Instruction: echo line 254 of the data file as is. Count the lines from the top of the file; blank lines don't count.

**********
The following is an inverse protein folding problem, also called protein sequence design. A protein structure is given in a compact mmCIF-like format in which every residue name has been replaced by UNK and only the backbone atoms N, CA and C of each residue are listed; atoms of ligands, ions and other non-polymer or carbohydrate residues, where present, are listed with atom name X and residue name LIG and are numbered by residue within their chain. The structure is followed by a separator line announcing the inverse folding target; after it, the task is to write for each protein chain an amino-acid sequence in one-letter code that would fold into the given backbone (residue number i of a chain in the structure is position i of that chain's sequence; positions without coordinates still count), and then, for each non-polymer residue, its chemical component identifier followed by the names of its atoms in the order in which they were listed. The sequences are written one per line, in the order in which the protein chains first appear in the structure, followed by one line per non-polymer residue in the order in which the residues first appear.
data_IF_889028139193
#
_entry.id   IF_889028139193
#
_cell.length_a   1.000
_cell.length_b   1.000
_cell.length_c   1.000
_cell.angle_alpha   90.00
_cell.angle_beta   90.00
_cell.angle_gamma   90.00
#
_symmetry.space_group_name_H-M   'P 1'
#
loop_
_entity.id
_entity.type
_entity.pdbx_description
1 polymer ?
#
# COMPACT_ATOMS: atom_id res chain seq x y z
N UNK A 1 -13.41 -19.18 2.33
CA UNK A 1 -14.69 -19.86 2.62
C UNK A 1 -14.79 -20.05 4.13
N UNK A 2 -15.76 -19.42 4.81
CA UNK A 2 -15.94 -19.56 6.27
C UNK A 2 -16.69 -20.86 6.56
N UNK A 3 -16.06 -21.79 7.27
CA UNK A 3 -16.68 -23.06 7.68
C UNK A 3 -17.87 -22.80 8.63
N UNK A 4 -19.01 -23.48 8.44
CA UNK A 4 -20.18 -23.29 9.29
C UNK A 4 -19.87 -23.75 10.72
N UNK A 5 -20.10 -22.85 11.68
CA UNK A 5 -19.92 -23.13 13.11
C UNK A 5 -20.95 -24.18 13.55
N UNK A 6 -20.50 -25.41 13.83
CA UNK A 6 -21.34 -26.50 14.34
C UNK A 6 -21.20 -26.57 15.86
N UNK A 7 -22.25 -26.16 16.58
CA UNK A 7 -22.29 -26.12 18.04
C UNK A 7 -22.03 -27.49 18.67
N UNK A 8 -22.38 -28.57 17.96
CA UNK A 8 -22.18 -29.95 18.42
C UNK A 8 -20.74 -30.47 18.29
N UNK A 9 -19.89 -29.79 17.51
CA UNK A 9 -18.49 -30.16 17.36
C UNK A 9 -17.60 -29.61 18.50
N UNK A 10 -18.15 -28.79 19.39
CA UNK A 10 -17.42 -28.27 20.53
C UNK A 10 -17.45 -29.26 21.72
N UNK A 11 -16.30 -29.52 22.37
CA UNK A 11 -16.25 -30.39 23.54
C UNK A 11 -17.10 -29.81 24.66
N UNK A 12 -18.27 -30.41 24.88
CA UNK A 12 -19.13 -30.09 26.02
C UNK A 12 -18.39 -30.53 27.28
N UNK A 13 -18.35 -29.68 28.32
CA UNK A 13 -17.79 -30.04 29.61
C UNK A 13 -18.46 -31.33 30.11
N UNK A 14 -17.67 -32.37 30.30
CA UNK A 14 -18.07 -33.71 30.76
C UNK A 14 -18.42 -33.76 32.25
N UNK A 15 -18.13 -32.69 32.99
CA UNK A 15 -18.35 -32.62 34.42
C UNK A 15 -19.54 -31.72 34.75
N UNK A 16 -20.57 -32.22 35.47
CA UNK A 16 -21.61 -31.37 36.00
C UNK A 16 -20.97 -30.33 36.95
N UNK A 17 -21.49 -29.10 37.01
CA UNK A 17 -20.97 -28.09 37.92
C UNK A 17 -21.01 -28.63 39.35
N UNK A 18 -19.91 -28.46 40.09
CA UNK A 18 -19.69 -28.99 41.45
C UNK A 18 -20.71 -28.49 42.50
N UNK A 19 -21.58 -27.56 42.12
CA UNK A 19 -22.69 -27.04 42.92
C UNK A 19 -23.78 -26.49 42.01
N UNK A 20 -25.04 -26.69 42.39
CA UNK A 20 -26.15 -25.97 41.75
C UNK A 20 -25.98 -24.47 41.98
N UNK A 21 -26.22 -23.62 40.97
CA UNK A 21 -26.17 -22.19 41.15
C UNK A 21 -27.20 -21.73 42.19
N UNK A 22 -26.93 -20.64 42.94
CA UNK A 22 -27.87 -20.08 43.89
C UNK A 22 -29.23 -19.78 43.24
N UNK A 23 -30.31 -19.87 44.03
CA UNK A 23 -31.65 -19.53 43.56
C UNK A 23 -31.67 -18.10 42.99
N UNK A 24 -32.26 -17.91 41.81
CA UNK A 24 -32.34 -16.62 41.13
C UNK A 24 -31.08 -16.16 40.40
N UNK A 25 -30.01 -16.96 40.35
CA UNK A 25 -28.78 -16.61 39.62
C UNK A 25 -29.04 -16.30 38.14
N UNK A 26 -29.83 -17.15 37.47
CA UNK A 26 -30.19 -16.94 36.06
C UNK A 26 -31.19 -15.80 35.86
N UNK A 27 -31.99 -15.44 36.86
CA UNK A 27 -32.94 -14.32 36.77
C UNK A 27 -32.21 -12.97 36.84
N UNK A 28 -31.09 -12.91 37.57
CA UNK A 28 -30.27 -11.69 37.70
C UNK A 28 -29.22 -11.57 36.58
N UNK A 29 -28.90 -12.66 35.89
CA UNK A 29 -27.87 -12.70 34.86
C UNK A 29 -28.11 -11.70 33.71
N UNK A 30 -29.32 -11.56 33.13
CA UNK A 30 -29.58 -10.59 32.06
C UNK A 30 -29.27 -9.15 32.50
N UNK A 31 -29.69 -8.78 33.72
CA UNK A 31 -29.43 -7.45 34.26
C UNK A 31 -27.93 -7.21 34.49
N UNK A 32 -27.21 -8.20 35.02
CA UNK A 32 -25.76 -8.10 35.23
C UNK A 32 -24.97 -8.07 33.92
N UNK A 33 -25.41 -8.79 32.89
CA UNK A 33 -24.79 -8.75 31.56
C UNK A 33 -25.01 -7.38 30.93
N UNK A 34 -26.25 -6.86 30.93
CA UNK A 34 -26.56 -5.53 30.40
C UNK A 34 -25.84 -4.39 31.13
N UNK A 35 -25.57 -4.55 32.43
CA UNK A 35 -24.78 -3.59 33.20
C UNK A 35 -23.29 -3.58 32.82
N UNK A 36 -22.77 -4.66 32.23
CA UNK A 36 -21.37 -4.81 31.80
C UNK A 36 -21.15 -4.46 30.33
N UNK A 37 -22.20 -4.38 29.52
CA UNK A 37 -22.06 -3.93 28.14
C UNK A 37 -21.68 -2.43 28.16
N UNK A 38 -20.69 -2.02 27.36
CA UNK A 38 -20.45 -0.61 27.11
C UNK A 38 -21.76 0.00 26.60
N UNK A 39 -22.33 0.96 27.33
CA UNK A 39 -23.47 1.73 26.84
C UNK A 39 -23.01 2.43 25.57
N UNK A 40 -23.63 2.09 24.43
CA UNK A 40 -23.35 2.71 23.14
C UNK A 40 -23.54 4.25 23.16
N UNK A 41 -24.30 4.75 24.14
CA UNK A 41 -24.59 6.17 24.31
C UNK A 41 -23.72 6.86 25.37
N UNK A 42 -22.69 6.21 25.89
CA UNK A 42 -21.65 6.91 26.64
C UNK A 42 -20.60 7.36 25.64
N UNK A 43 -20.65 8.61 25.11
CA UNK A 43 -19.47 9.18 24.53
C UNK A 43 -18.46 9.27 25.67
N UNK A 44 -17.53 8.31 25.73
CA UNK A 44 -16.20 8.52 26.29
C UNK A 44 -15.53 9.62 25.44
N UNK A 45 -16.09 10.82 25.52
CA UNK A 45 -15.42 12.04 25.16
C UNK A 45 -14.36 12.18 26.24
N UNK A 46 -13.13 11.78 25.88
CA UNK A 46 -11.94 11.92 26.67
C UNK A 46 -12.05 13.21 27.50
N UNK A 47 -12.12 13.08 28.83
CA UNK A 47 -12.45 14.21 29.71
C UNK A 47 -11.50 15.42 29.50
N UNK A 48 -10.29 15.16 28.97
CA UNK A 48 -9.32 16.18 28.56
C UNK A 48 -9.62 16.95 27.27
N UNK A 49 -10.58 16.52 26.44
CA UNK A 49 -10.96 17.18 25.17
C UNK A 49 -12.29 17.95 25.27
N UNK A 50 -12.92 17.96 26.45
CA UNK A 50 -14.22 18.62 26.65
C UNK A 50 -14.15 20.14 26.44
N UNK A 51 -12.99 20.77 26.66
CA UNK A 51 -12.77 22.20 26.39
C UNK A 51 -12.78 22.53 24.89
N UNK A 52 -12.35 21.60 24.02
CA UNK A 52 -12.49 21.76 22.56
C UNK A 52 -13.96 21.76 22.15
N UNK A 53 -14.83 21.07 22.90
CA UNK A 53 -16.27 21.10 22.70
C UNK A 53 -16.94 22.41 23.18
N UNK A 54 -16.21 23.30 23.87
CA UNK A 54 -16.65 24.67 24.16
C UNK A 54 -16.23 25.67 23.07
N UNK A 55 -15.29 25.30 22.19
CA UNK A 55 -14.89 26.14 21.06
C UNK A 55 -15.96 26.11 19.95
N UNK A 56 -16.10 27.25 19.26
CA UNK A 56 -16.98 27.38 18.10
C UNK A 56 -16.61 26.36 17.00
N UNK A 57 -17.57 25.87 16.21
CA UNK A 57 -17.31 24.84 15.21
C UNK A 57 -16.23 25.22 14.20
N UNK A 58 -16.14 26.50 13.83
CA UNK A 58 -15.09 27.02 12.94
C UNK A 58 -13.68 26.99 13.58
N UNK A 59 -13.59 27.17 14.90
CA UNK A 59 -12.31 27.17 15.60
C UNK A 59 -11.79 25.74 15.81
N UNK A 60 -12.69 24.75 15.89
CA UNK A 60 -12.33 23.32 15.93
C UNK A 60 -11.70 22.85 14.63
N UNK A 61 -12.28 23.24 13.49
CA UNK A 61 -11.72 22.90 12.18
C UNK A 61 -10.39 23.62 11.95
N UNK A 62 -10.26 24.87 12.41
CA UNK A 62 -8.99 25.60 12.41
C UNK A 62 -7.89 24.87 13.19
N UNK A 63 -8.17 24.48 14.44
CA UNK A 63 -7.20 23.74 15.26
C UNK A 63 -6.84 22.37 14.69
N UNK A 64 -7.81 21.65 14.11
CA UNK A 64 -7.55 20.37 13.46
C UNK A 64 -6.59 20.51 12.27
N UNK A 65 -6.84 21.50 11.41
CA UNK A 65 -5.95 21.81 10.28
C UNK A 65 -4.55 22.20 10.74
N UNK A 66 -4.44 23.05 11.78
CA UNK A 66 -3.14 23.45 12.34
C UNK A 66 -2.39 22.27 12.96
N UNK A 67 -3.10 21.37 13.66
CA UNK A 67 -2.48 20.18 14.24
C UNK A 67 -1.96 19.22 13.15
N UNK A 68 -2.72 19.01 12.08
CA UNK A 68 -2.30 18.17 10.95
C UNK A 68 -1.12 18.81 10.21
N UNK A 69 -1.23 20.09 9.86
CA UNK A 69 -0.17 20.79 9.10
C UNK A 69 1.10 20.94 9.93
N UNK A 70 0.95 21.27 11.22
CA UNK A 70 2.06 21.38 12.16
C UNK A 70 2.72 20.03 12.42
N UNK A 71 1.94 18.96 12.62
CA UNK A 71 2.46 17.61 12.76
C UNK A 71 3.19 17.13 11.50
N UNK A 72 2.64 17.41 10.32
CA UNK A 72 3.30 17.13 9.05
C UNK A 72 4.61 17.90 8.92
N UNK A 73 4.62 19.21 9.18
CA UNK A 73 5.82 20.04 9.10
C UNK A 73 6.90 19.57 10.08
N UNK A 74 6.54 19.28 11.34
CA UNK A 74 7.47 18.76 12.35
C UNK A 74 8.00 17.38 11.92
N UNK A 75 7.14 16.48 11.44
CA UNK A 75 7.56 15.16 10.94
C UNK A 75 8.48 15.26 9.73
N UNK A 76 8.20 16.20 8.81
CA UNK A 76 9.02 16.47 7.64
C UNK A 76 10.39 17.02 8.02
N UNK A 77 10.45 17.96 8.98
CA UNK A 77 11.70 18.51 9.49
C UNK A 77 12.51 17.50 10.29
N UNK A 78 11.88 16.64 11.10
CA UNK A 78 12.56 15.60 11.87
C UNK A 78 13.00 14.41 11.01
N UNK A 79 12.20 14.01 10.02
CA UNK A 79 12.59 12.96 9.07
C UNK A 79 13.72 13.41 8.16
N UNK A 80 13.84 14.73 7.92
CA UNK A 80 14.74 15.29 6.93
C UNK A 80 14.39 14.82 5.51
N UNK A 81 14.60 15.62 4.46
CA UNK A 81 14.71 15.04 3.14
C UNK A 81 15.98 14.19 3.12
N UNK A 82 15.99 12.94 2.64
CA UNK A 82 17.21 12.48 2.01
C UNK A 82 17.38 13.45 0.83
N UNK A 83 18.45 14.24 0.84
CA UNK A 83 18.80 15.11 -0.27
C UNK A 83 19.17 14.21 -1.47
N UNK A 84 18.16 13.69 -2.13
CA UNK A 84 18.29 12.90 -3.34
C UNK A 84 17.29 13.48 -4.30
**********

CA UNK A 78 12.56 15.60 11.87